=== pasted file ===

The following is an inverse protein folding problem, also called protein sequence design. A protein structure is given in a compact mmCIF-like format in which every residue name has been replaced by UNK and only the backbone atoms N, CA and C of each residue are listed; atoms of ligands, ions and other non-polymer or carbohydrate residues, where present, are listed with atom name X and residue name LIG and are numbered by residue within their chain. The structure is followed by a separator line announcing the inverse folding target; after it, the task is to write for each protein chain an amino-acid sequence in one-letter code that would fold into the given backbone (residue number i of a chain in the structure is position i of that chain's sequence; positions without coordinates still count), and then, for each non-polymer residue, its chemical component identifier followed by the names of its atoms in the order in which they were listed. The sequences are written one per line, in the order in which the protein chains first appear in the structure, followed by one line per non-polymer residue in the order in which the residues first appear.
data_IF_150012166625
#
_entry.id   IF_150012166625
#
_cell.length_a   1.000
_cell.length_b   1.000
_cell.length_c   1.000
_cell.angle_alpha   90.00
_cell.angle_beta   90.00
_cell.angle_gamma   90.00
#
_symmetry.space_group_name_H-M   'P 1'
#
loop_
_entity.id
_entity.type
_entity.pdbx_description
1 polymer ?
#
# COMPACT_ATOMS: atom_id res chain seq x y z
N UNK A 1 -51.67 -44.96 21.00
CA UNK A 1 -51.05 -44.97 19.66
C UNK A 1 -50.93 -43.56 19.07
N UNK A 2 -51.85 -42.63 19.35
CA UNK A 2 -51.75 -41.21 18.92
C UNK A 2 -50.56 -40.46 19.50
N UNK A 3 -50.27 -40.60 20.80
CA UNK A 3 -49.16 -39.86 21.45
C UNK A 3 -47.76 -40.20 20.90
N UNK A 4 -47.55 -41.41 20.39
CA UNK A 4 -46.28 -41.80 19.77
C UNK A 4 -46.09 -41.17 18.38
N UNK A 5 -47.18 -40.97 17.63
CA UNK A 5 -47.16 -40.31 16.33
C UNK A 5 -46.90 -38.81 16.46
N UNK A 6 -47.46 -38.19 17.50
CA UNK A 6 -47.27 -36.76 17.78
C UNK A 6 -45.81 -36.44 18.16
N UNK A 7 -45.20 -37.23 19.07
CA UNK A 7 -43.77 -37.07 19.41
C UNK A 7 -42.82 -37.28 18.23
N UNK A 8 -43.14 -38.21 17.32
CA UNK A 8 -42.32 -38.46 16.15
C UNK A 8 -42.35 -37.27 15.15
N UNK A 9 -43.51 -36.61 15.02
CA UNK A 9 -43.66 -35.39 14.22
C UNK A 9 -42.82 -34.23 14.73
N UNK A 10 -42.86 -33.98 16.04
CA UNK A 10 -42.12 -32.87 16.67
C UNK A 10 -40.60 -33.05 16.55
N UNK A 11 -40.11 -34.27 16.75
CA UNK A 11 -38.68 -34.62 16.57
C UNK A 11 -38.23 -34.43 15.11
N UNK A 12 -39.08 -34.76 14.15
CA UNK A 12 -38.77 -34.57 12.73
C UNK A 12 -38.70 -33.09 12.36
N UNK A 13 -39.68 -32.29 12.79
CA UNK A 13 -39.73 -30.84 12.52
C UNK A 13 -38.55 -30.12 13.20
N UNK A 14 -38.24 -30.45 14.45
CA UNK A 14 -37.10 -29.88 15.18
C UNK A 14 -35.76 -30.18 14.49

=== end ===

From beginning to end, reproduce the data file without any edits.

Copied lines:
The following is an inverse protein folding problem, also called protein sequence design. A protein structure is given in a compact mmCIF-like format in which every residue name has been replaced by UNK and only the backbone atoms N, CA and C of each residue are listed; atoms of ligands, ions and other non-polymer or carbohydrate residues, where present, are listed with atom name X and residue name LIG and are numbered by residue within their chain. The structure is followed by a separator line announcing the inverse folding target; after it, the task is to write for each protein chain an amino-acid sequence in one-letter code that would fold into the given backbone (residue number i of a chain in the structure is position i of that chain's sequence; positions without coordinates still count), and then, for each non-polymer residue, its chemical component identifier followed by the names of its atoms in the order in which they were listed. The sequences are written one per line, in the order in which the protein chains first appear in the structure, followed by one line per non-polymer residue in the order in which the residues first appear.
data_IF_150012166625
#
_entry.id   IF_150012166625
#
_cell.length_a   1.000
_cell.length_b   1.000
_cell.length_c   1.000
_cell.angle_alpha   90.00
_cell.angle_beta   90.00
_cell.angle_gamma   90.00
#
_symmetry.space_group_name_H-M   'P 1'
#
loop_
_entity.id
_entity.type
_entity.pdbx_description
1 polymer ?
#
# COMPACT_ATOMS: atom_id res chain seq x y z
N UNK A 1 -51.67 -44.96 21.00
CA UNK A 1 -51.05 -44.97 19.66
C UNK A 1 -50.93 -43.56 19.07
N UNK A 2 -51.85 -42.63 19.35
CA UNK A 2 -51.75 -41.21 18.92
C UNK A 2 -50.56 -40.46 19.50
N UNK A 3 -50.27 -40.60 20.80
CA UNK A 3 -49.16 -39.86 21.45
C UNK A 3 -47.76 -40.20 20.90
N UNK A 4 -47.55 -41.41 20.39
CA UNK A 4 -46.28 -41.80 19.77
C UNK A 4 -46.09 -41.17 18.38
N UNK A 5 -47.18 -40.97 17.63
CA UNK A 5 -47.16 -40.31 16.33
C UNK A 5 -46.90 -38.81 16.46
N UNK A 6 -47.46 -38.19 17.50
CA UNK A 6 -47.27 -36.76 17.78
C UNK A 6 -45.81 -36.44 18.16
N UNK A 7 -45.20 -37.23 19.07
CA UNK A 7 -43.77 -37.07 19.41
C UNK A 7 -42.82 -37.28 18.23
N UNK A 8 -43.14 -38.21 17.32
CA UNK A 8 -42.32 -38.46 16.15
C UNK A 8 -42.35 -37.27 15.15
N UNK A 9 -43.51 -36.61 15.02
CA UNK A 9 -43.66 -35.39 14.22
C UNK A 9 -42.82 -34.23 14.73
N UNK A 10 -42.86 -33.98 16.04
CA UNK A 10 -42.12 -32.87 16.67
C UNK A 10 -40.60 -33.05 16.55
N UNK A 11 -40.11 -34.27 16.75
CA UNK A 11 -38.68 -34.62 16.57
C UNK A 11 -38.23 -34.43 15.11
N UNK A 12 -39.08 -34.76 14.15
CA UNK A 12 -38.77 -34.57 12.73
C UNK A 12 -38.70 -33.09 12.36
N UNK A 13 -39.68 -32.29 12.79
CA UNK A 13 -39.73 -30.84 12.52
C UNK A 13 -38.55 -30.12 13.20
N UNK A 14 -38.24 -30.45 14.45
CA UNK A 14 -37.10 -29.88 15.18
C UNK A 14 -35.76 -30.18 14.49